Since 0 evaluates to false (1 is true) why in God's name did you make media autoplay options like media.autoplay.default = 0 [0=Allowed, 1=Blocked, 2=Prompt]?
If someone could explain the developer/user/common sense logic behind this implementation?
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- User-Agent: Mozilla/5.0 (X11; Fedora; Linux x86_64; rv:65.0) Gecko/20100101 Firefox/65.0
True and False is a 'toggle' for a pref. When the value has more that 2 choices or settings "logic" goes out the window.
Also, many times when default is used by Mozilla in the preference name the value of 0 or 1 is a double negative. We have seen a half-dozen or more prefs set up in that manner over the years.
Thanks for the answer but it still looks like some made-up excuse that leads to poor user experience, which requires you to search the state you need instead of just toggling it the way it's natural to be. It gets even worse when highly respected company like Mozilla polishing up things to make it look like it's right. A better solution could involve not using an integer f.ex. but rather some self-explanatory states like ['Allowed', 'Blocked', 'Prompt'] - there will not be that much people that will care what's exactly happening under the hood in this case.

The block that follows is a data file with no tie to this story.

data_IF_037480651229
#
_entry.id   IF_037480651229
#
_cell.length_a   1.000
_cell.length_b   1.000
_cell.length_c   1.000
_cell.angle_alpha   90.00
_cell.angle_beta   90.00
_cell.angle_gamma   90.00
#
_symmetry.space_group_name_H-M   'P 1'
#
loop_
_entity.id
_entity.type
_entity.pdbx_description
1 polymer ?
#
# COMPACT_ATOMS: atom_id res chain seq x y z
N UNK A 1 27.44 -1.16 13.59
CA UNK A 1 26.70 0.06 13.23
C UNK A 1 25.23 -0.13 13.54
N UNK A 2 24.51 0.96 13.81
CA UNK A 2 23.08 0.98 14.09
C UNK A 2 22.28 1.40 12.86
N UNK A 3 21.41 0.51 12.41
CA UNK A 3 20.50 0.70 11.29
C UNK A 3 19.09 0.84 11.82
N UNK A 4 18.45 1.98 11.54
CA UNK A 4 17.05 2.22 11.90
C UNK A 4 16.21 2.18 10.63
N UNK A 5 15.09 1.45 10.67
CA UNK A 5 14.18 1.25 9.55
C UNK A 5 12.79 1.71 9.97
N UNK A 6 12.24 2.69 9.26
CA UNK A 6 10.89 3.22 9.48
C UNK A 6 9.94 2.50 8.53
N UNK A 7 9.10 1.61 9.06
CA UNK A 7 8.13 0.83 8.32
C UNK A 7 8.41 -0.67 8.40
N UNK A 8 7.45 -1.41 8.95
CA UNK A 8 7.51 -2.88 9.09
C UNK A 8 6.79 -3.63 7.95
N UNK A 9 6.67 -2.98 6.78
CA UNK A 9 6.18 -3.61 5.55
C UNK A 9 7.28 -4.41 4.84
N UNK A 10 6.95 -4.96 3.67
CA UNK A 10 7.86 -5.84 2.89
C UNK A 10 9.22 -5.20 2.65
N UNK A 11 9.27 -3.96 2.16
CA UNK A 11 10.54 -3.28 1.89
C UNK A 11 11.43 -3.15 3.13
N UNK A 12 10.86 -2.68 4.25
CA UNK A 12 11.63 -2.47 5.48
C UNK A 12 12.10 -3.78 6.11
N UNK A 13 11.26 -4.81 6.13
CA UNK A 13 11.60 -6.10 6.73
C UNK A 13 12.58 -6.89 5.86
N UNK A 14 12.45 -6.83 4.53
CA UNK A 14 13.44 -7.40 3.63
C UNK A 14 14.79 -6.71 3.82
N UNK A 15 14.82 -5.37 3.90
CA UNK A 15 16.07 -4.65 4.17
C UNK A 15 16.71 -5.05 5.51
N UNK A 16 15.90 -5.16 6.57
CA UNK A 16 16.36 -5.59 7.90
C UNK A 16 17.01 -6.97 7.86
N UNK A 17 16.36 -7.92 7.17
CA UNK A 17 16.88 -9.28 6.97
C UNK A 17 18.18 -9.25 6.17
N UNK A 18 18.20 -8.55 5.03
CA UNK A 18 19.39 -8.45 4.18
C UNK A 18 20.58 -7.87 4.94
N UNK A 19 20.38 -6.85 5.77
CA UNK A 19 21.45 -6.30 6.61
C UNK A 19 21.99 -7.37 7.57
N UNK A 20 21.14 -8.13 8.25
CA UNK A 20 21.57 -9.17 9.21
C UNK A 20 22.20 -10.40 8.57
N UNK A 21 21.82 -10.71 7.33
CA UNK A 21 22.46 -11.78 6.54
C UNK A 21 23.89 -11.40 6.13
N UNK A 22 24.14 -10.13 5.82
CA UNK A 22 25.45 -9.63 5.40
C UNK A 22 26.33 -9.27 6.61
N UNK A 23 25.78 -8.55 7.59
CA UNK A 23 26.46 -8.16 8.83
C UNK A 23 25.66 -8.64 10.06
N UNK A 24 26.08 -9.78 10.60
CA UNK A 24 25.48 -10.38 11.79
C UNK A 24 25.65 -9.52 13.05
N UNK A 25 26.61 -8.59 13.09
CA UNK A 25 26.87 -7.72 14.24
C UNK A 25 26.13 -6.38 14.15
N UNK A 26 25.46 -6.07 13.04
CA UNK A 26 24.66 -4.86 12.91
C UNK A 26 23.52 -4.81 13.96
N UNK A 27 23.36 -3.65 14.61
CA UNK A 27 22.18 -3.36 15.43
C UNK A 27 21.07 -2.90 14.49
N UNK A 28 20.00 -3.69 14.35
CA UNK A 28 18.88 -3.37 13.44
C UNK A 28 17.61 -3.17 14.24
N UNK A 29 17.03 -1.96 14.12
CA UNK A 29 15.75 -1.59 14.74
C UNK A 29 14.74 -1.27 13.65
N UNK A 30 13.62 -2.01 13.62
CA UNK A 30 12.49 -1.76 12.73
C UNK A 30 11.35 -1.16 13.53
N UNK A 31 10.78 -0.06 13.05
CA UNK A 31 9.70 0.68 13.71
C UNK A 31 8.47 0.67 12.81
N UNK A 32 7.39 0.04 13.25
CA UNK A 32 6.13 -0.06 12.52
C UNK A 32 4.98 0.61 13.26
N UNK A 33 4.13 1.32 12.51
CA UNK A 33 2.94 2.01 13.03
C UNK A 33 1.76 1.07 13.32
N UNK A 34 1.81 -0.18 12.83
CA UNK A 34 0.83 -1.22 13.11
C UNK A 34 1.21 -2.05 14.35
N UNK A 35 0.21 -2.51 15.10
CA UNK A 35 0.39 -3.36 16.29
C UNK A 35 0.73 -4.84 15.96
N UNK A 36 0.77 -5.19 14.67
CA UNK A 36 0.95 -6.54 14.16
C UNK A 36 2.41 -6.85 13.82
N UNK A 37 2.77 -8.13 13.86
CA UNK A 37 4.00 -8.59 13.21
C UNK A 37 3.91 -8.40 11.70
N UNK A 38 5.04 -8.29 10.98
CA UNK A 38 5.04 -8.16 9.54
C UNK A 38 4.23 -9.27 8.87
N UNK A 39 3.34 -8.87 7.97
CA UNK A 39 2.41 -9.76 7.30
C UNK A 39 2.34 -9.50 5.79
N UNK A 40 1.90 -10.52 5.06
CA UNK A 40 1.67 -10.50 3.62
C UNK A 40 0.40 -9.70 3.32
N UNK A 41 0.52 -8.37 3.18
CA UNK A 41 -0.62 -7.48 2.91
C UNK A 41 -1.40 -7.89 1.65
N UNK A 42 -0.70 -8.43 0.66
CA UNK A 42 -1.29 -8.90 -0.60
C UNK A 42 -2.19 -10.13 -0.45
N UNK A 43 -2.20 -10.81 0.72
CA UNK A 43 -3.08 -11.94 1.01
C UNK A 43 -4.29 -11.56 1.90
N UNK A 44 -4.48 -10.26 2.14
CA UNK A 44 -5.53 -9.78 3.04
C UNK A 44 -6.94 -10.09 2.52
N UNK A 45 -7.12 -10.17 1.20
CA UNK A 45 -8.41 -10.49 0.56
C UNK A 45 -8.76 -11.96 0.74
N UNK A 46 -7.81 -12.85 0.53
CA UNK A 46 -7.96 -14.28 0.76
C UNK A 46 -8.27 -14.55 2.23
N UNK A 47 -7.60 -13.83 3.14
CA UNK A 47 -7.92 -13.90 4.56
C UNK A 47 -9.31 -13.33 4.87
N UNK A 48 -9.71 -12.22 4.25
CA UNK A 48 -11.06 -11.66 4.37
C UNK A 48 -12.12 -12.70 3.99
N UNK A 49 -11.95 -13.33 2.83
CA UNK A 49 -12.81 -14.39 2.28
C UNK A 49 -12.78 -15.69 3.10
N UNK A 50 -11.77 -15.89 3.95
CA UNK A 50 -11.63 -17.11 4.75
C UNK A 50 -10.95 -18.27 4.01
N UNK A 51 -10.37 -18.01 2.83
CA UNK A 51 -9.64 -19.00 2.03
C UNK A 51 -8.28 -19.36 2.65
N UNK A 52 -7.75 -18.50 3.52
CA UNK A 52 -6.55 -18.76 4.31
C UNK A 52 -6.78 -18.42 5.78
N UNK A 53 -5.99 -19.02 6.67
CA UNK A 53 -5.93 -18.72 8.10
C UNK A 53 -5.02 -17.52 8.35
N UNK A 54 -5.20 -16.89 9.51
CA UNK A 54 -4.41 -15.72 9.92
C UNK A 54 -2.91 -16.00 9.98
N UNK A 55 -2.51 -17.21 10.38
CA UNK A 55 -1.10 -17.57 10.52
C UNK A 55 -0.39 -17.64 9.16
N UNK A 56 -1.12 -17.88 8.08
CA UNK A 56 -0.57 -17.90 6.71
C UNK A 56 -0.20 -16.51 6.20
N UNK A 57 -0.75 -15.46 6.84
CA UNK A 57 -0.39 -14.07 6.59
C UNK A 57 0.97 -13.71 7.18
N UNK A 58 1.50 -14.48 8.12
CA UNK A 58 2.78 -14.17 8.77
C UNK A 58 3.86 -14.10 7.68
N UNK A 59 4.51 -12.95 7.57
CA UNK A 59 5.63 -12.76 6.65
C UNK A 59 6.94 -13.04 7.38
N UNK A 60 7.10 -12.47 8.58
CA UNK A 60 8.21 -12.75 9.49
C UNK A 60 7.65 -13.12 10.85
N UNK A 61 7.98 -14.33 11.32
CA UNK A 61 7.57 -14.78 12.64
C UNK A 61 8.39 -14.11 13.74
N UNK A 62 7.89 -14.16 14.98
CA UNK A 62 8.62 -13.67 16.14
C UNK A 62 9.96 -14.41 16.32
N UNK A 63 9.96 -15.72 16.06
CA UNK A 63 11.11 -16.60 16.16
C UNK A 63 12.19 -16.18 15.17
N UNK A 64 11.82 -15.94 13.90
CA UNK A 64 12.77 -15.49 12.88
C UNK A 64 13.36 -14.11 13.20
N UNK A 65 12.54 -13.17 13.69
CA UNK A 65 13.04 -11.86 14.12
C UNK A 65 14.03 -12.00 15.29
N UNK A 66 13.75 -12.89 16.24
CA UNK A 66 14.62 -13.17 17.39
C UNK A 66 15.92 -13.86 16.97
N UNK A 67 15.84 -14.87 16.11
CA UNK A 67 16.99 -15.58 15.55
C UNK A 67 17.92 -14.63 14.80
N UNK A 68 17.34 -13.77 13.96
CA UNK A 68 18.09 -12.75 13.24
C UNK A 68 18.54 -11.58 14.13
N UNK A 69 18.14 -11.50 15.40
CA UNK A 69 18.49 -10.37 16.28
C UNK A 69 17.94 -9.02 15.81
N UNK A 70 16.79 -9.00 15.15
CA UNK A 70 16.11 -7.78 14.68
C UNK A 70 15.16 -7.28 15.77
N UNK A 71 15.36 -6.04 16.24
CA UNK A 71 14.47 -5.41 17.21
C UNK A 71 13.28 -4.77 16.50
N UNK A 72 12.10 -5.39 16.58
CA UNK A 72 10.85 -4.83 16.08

It is easier to check in code for a zero value. Such decisions are usually based on making coding this as easy as possible. In this case zero means a default that allows to play media and nothing is blocked. The not zero state means either block or prompt, so only for a not zero state you need to take further action.
OK, that's a valid statement since an integer comparison will be more efficient, comes with lower cost and applies perfectly for this programming case but then again my initial question was why an user app would implement something that misleading. Seriously the states could have been [0: 'Blocked', 1: 'Allowed', ...] and still the evaluation would be the same - 'if not 1 state...' with less ambiguity - just tweak it and go. Still thanks guys for your answers!